Lord Mackay of Ardbrecknish: This amendment returns the Committee to some of the questions with which we started off earlier today, or earlier yesterday, depending on how one wishes to look at it. It arises out of discussions and also out of the opinion of Mr. John Lofthouse, as my noble and learned friend Lord Mayhew has just said. As my noble friends have explained, the problem is that the expression "member of the House of Lords" may well be one without any legal meaning. I see that the Lord Advocate is with us. He may well like to give us the Scottish view on this matter. I was disappointed that he did not come to give me a Scottish view on the earlier amendments in the name of my noble friend Lord Gray.

Earlier today my noble and learned friend Lord Mayhew asked the Lord Chancellor to state unequivocally where the phrase "a member of the House of Lords" had been construed in law and he made that point again because the response he received was probably not very satisfactory. The response was more or less that the phrase is a concept that the man in the street can easily understand. I am not entirely sure whether that is the same as construed in law. I wonder whether the man in the street does understand. Does the man in the street understand that Irish Peers do not necessarily sit in your Lordships' House unless they have UK peerages or that Peers with courtesy titles, with the exception of my noble friend Lord Cranborne, are not allowed to sit here?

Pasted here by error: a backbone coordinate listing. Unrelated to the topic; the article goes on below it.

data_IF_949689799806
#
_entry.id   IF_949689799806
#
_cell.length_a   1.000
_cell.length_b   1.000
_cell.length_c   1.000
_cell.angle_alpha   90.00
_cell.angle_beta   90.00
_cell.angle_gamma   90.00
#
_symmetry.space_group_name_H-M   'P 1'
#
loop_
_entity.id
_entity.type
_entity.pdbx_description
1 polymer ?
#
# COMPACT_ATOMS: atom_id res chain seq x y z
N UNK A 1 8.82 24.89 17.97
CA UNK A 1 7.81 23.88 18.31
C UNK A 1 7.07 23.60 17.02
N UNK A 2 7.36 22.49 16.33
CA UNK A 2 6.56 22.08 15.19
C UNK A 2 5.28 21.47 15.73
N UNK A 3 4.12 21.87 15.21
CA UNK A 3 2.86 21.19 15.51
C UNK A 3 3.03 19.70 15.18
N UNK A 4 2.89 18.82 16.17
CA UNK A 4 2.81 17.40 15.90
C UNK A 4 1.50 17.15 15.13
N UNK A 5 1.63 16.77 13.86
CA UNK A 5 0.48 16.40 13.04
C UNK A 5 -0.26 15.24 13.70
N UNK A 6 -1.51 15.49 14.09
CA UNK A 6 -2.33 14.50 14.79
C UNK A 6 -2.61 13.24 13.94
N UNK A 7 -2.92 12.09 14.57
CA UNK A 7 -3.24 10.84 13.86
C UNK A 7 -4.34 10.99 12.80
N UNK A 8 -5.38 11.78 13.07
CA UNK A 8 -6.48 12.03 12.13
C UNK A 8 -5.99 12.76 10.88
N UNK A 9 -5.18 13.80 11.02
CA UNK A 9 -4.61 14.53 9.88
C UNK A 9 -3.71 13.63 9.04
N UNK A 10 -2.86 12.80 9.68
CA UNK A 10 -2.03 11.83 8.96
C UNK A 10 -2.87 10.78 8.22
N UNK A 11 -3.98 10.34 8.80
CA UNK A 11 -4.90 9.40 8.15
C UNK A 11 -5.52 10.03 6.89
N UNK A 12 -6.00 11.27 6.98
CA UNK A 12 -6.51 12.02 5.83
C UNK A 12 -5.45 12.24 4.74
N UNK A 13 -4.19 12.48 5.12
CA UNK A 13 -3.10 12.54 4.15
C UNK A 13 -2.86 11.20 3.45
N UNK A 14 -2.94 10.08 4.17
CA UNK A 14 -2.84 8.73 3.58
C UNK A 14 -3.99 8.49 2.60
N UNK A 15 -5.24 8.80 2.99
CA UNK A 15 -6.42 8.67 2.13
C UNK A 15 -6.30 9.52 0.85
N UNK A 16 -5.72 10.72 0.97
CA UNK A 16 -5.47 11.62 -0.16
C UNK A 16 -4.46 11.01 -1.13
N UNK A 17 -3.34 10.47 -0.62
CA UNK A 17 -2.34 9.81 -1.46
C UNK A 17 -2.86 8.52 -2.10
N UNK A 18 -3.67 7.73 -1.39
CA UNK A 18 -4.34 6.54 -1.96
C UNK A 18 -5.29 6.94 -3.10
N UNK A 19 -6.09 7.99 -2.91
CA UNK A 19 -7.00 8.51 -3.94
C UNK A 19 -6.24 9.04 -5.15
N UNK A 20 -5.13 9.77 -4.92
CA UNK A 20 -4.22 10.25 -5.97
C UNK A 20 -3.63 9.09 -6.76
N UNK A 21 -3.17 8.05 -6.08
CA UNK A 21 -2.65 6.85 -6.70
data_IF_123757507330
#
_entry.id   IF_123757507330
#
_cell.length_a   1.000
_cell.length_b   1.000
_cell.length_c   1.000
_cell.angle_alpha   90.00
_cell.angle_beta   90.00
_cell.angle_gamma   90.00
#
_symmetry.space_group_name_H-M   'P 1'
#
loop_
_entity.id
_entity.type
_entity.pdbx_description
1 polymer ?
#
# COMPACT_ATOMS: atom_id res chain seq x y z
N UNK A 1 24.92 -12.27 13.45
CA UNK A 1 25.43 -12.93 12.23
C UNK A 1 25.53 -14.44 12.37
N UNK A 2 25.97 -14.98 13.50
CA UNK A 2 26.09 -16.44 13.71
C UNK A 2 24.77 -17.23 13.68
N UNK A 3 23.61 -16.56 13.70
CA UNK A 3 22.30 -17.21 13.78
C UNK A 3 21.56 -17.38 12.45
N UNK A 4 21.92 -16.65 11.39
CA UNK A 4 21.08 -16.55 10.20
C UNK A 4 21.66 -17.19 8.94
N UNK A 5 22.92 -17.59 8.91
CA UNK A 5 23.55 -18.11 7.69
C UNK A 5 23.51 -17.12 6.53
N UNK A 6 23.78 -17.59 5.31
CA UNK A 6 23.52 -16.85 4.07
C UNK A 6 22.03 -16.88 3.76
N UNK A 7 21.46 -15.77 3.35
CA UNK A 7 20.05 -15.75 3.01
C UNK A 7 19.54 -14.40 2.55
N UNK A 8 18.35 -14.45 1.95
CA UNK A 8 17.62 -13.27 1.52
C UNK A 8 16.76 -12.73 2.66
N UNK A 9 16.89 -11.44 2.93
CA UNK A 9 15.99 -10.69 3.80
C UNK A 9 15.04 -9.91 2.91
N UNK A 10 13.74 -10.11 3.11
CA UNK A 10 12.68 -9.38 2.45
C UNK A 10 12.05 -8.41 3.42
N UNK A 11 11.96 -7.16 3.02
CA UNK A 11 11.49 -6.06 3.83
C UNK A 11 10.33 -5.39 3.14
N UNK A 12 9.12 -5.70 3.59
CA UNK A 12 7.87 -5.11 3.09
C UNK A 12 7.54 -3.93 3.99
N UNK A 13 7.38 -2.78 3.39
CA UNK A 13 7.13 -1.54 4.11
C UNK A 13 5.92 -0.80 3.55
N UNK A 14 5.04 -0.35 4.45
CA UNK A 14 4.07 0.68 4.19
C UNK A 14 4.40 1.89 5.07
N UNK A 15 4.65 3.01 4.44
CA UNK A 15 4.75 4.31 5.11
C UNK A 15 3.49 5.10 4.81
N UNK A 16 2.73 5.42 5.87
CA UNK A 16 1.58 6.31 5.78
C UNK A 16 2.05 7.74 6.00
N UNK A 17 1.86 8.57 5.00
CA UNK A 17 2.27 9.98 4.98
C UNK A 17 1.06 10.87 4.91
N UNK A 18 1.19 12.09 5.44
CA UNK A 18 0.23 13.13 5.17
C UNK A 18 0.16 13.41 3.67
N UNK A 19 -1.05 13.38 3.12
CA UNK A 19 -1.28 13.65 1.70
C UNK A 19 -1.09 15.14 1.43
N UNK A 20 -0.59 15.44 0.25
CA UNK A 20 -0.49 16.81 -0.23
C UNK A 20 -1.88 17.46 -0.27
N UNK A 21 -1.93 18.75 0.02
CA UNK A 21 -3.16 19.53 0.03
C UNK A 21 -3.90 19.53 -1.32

For example, my noble friend Lord Selkirk of Douglas is flying the flag as Lord James Douglas-Hamilton in his campaign to gain a seat in the Scottish Parliament, a campaign which I am pretty confident will be successful, and successful on the first-past-the-post system at that. My noble friend had the problem that not many people understood why Lord James Douglas-Hamilton in the past did not sit in the House of Lords and only now sits in this House as Lord Selkirk of Douglas. I do not believe that the man in the street clearly understands the concept.